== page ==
Art history's mythic world of bohemia has never lost its allure. Crossing borders from London's Fitzrovia and Soho, to Montmartre and Montparnasse in Paris, we know it as a place where excessive talent was matched by excessive lifestyles, inhabited by male geniuses and their beautiful female muses.
I want to argue here that the bohemian world as it was originally lived was more nuanced than the stories that dominate today, and that if we pay attention to those women caught up in – and sometimes overwhelmed by – the later myth, we can explore the ways in which the complexity of their lives has been hidden in its service.
Bohemia in London at the beginning of the twentieth century was, we are often told, epitomised in the figure of one man: Augustus John (1878–1961). He became as famous for his persona as for his dazzling talent: sexually promiscuous, long-haired and wearing earrings and a wide black hat, his was a mash-up of Parisian left-bank style and fancy-dress Romany. If we consider the facts of his sister Gwen John's life, we might easily label her a bohemian too.
Denizen of artists' studios in Paris where she painted, modelled and socialised, she was the lover of a great artist herself – Auguste Rodin. But, perhaps mindful of the perceptions and pitfalls already facing women who lived like this, she was careful to describe herself, in her letters to Rodin, not as 'bohémienne' but 'artistique'.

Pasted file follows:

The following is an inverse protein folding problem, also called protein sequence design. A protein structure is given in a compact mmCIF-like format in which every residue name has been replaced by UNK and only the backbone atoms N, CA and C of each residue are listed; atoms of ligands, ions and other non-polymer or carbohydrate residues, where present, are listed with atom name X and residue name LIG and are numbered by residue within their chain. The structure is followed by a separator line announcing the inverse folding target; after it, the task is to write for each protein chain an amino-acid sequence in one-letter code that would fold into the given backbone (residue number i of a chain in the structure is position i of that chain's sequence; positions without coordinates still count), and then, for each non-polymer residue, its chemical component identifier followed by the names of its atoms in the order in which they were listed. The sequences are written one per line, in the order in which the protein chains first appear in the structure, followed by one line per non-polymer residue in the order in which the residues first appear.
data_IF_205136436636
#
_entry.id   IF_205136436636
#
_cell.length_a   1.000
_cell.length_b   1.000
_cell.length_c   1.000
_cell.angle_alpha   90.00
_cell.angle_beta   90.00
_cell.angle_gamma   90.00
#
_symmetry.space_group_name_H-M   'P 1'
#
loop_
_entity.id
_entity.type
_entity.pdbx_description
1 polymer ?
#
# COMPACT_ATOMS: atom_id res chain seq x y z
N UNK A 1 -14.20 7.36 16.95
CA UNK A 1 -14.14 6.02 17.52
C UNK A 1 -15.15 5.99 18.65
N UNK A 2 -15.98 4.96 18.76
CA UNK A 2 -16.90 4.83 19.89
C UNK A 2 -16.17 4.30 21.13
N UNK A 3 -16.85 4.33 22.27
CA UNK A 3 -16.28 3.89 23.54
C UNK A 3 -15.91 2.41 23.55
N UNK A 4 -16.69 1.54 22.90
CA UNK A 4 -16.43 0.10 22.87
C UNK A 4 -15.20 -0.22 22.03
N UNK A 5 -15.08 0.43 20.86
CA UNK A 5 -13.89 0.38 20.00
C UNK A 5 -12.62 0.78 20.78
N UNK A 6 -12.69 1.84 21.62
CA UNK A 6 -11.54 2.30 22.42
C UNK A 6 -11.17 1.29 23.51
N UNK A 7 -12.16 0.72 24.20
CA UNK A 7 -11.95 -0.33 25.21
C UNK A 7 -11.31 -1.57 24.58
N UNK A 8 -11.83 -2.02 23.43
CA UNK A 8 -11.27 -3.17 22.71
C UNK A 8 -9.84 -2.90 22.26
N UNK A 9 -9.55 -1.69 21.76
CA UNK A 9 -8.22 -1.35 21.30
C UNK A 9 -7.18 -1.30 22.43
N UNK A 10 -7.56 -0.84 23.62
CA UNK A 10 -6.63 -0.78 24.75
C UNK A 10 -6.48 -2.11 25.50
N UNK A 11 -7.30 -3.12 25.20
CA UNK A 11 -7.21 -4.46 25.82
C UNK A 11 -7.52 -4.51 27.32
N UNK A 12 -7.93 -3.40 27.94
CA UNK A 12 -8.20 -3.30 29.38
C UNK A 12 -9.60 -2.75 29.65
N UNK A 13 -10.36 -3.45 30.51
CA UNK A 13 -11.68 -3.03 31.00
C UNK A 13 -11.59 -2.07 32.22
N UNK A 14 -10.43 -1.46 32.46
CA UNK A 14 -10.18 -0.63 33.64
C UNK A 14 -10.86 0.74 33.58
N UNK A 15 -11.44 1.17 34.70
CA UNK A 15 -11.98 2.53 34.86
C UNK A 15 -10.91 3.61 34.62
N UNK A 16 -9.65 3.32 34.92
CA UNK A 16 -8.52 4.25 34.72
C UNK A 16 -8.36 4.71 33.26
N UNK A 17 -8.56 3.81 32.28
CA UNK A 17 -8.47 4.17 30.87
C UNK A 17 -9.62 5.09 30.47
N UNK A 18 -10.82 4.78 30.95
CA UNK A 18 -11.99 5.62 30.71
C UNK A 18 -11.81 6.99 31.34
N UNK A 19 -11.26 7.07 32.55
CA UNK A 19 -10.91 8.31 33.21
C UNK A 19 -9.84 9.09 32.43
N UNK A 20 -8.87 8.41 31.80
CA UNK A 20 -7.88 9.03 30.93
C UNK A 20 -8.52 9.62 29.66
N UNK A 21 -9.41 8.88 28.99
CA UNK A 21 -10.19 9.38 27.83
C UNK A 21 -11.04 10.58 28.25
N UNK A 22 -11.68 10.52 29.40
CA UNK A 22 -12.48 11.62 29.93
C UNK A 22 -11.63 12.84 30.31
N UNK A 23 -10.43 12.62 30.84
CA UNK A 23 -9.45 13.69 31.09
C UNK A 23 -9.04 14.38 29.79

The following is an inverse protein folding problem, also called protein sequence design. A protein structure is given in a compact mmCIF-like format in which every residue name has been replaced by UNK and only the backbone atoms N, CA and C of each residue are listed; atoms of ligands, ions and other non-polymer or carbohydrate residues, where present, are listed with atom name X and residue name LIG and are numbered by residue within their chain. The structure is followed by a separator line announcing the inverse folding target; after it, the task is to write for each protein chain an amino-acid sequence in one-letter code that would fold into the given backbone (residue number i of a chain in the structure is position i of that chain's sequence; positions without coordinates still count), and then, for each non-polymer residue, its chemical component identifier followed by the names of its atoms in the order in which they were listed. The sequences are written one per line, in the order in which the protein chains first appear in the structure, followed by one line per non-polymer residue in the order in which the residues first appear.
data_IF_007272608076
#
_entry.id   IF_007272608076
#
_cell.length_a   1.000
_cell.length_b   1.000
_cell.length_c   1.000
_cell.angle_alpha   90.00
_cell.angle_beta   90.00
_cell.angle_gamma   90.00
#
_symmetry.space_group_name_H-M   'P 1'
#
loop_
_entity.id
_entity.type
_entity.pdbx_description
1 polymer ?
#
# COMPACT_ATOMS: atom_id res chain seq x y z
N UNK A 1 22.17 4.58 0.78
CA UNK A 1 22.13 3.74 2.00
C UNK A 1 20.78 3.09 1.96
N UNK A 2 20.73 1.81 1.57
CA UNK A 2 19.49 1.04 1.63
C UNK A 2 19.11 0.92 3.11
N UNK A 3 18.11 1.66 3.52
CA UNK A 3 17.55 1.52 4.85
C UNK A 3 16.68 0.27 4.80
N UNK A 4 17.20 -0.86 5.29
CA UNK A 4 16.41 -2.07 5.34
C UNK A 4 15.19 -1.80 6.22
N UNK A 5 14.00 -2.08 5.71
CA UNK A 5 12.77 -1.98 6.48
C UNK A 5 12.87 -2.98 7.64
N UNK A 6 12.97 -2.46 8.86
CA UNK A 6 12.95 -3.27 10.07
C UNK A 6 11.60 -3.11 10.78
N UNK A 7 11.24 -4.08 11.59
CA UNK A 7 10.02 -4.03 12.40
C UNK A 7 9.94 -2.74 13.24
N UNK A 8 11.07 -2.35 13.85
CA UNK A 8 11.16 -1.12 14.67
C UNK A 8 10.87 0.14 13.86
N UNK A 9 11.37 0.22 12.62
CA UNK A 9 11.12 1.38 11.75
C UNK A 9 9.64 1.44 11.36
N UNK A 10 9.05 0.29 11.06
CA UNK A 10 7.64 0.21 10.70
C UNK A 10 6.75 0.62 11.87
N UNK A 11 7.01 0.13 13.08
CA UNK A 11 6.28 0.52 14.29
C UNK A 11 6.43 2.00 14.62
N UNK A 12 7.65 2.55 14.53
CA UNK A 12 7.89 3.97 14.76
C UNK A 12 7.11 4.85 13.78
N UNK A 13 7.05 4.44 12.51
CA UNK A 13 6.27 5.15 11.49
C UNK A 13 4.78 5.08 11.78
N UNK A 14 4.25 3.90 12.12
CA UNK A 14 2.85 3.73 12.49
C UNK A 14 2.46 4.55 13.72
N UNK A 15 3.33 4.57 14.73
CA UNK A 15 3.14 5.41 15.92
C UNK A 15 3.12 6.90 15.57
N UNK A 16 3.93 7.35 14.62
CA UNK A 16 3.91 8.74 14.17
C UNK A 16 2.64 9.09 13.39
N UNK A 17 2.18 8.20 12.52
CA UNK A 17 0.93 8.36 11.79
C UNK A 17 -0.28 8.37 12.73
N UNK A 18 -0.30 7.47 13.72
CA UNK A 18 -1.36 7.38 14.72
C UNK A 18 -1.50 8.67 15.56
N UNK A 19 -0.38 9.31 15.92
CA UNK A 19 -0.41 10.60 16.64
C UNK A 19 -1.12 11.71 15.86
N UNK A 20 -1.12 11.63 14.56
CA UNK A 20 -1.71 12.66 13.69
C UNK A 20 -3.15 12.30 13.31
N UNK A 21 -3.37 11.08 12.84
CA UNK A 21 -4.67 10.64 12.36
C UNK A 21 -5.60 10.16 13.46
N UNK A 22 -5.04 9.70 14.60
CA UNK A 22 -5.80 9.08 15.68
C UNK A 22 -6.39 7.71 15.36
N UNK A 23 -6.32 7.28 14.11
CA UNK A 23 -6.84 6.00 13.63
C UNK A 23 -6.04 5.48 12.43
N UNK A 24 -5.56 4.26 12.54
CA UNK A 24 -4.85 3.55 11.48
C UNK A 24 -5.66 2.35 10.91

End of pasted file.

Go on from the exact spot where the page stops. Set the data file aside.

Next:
By contrast, Gwen John's (1876–1939) friends and contemporaries, Ida Nettleship, who married Augustus, and 'Dorelia' (real name Dorothy McNeill), who became his mistress, had both studied art. However, following their connection with Augustus, each lived a much more conventionally feminine existence centred on caring for his children. Despite this, they were labelled bohemians. For women, it seems, having a bohemian identity was a complex affair. You could refuse to be thought of in those terms, though you might behave, as Gwen John did, as a textbook example, even living in a Parisian garret.
Or you might, like Ida and Dorelia, spend your days tending family and home, looking after your man, but still be firmly placed in that category.
Why did Gwen John make the distinction and refuse the label? The answer, perhaps, lies in what had happened to the idea of bohemianism by her time, and by the dangers that this warping of the original model could pose for women then.
The idea of the bohemian artist as outside society, not subject to its rules, could seem to offer women unheralded freedoms, but this was a world in which they had fewer protections and much less power than today. The stories of two women who were destroyed – Ida Nettleship John and Dolly Henry – bear this out.
Nettleship, as she was at the Slade, had been a promising student, but her marriage to Augustus John put paid to her work. His art came first, always, and she died at 30 after giving birth to her fifth child. In his memoir, Chiaroscuro (1952), Augustus made no mention of her, although her own vivid letters have finally been published in Ida John, the Good Bohemian (ed. Rebecca John and Michael Holroyd, 2017).